A collection of motoring and transport images from the John Johnson Collection of Printed Ephemera
thanks to BookNotes
Wall Street Crooks
Capitalists without a clue
Tom the Dancing Bug
The current crisis in American capitalism isn't just about the specific details — about tricky accounting, stock options, loans to executives, and so on. It's about the way the game has been rigged on behalf of insiders.
And the Bush administration is full of such insiders. That's why President Bush cannot get away with merely rhetorical opposition to executive wrongdoers. To give the most extreme example (so far), how can we take his moralizing seriously when Thomas White — whose division of Enron generated $500 million in phony profits, and who sold $12 million in stock just before the company collapsed — is still secretary of the Army?
Fiscal Reforms? The Fix Is In
Well, it seems the most recent scandals have made a WorldCom of difference. Any politician with an instinct for self- preservation (and what other kind is there?) no longer can be seen as standing against corporate reform. So the "genius of capitalism" crowd has adopted a new strategy: publicly embrace reform while working diligently behind the scenes to undermine it.
It's a time-honored Washington ploy--the strategic retreat stage of a three-part campaign that starts with full-bore resistance, moves on to insincere support, then culminates in back-channel efforts to kneecap whatever meager reforms manage to survive the legislative process. For a textbook example of how this game works, one need look no further than the efforts of the Business Roundtable, a powerful lobbying group made up of the CEOs of 150 of the largest corporations in the nation.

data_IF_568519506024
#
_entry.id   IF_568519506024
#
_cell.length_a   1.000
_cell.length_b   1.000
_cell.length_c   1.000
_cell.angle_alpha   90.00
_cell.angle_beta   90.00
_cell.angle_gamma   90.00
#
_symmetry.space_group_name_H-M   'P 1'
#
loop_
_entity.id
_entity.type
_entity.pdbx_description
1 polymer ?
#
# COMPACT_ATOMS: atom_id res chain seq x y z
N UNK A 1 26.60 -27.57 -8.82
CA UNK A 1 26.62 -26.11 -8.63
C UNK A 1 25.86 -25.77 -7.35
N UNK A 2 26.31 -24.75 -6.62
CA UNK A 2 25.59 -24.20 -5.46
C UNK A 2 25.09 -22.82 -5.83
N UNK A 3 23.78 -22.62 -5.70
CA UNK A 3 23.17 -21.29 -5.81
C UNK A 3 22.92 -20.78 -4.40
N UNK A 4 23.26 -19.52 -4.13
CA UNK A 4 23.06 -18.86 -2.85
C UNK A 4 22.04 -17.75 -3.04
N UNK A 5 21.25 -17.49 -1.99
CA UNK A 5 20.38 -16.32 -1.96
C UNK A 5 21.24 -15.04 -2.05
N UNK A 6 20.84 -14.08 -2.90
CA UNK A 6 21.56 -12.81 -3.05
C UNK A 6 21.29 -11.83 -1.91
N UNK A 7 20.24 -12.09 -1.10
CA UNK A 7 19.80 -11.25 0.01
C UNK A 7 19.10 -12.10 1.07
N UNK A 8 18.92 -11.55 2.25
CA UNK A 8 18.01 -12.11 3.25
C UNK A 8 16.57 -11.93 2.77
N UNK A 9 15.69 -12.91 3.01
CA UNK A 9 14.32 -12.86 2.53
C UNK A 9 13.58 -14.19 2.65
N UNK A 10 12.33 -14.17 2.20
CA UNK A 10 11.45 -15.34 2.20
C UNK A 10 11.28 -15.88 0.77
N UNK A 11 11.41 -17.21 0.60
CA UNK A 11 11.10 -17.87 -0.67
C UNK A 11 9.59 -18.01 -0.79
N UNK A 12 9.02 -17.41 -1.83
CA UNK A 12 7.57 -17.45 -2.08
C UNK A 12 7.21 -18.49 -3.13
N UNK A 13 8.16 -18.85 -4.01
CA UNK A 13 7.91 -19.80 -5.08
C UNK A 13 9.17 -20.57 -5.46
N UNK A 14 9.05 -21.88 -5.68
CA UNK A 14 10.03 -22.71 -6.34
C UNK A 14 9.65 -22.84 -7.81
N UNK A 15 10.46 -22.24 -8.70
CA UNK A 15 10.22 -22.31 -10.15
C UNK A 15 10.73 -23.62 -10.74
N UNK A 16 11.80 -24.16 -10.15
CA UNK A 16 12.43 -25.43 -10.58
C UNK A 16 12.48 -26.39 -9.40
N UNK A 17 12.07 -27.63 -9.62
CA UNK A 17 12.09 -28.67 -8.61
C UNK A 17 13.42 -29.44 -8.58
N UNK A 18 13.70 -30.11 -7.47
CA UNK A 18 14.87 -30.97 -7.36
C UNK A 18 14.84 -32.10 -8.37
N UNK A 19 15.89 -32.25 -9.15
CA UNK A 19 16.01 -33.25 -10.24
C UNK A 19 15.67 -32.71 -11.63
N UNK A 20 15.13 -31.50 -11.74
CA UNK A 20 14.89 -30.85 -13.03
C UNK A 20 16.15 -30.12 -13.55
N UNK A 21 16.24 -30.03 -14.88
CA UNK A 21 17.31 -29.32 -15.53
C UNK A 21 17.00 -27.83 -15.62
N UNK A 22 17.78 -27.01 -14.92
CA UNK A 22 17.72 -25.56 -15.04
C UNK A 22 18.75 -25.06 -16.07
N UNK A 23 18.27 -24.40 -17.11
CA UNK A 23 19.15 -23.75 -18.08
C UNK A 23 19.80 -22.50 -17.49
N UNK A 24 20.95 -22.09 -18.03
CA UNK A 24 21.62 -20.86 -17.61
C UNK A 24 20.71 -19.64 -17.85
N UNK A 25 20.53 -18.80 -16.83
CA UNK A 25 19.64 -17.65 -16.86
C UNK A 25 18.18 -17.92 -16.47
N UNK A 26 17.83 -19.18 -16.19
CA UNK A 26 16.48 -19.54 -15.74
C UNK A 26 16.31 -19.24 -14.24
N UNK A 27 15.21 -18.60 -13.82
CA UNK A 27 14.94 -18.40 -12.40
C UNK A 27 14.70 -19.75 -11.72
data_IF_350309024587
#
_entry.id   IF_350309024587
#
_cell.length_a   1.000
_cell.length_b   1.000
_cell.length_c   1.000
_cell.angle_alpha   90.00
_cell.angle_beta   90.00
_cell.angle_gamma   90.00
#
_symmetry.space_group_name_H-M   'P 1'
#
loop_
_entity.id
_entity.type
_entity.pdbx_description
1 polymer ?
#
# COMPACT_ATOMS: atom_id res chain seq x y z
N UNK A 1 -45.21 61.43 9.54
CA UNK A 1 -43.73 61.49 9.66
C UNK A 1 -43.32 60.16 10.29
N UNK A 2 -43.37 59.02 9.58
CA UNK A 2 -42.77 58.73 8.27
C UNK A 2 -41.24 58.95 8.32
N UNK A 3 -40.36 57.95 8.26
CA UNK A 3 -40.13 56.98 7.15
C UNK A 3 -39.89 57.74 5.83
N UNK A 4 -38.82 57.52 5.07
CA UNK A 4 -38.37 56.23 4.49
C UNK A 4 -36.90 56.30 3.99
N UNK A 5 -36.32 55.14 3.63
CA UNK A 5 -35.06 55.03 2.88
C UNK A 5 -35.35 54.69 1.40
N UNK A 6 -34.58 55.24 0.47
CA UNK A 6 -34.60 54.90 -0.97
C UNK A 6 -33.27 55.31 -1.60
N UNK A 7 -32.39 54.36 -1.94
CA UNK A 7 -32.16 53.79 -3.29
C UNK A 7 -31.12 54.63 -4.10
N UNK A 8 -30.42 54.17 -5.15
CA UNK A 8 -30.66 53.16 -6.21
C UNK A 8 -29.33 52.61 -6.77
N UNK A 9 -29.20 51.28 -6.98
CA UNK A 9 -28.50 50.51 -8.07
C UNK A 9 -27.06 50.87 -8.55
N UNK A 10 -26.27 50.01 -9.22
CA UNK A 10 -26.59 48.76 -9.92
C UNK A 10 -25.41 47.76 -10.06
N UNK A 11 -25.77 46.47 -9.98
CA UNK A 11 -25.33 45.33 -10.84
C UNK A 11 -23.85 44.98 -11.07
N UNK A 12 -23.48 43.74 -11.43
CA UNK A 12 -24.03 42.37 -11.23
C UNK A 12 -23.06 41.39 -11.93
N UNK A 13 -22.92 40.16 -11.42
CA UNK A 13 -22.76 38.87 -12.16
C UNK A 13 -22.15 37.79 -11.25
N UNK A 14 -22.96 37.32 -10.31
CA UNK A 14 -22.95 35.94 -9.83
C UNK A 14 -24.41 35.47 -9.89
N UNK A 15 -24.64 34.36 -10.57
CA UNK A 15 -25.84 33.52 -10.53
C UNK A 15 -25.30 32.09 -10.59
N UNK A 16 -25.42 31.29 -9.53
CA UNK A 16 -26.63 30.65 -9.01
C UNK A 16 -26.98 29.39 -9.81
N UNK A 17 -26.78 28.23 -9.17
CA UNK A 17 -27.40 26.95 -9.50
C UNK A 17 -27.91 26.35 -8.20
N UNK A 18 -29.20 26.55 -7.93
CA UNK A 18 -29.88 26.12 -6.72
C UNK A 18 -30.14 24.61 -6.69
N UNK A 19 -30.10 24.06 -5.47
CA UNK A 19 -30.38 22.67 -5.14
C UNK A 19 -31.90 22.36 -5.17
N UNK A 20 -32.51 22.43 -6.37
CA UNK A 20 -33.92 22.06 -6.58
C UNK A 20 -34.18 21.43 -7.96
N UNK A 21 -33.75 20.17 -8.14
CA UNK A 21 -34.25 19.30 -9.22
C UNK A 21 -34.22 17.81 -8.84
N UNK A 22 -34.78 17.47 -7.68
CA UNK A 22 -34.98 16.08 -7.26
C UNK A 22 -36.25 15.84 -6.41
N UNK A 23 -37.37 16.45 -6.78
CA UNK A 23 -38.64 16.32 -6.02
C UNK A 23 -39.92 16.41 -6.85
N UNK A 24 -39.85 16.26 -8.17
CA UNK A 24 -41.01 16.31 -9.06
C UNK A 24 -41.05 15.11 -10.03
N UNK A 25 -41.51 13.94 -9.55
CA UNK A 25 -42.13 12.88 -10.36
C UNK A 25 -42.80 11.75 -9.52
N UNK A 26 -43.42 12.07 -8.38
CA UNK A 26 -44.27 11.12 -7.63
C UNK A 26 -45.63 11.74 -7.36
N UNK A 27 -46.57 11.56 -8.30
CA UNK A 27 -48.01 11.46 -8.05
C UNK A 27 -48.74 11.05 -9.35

W's Biz Dealings Reek of Sketchy Ethics, Too
Pardon my rant, but I have had it with the Blame Bill Clinton First crowd. Since the day George W. Bush took office, the Clinton-haters, whose monomaniacal nastiness wasted untold amounts of everybody's time and money in the 1990s, were determined to carry their hyperbolic vendetta into this century.
We are sitting here looking at a huge mess in corporate governance, and before anyone can even get out a useful suggestion, some Republican leaps up and says, "It's all Bill Clinton's fault."
Thank you for that eternally helpful observation, but some of us would very much like to just get on with fixing things. As it happens, Bill Clinton did not appoint Harvey Pitt chairman of the Securities and Exchange Commission, a position from whence Pitt has achieved the almost-unimaginable distinction of getting himself criticized by The Wall Street Journal for being too close to business. Instead, Clinton appointed Arthur Levitt chairman of the SEC, and everyone from Wall Street to Main Street is now wandering around muttering, "If we'd've just listened to Arthur Levitt, we wouldn't be in this trouble." Levitt's strenuous efforts to save the system from itself were blocked by the business lobby.
THE INTERNET DEBACLE - AN ALTERNATIVE VIEW
"The Internet, and downloading, are here to stay... Anyone who thinks otherwise should prepare themselves to end up on the slagheap of history." (Janis Ian during a live European radio interview, 9-1-98)
Tour de France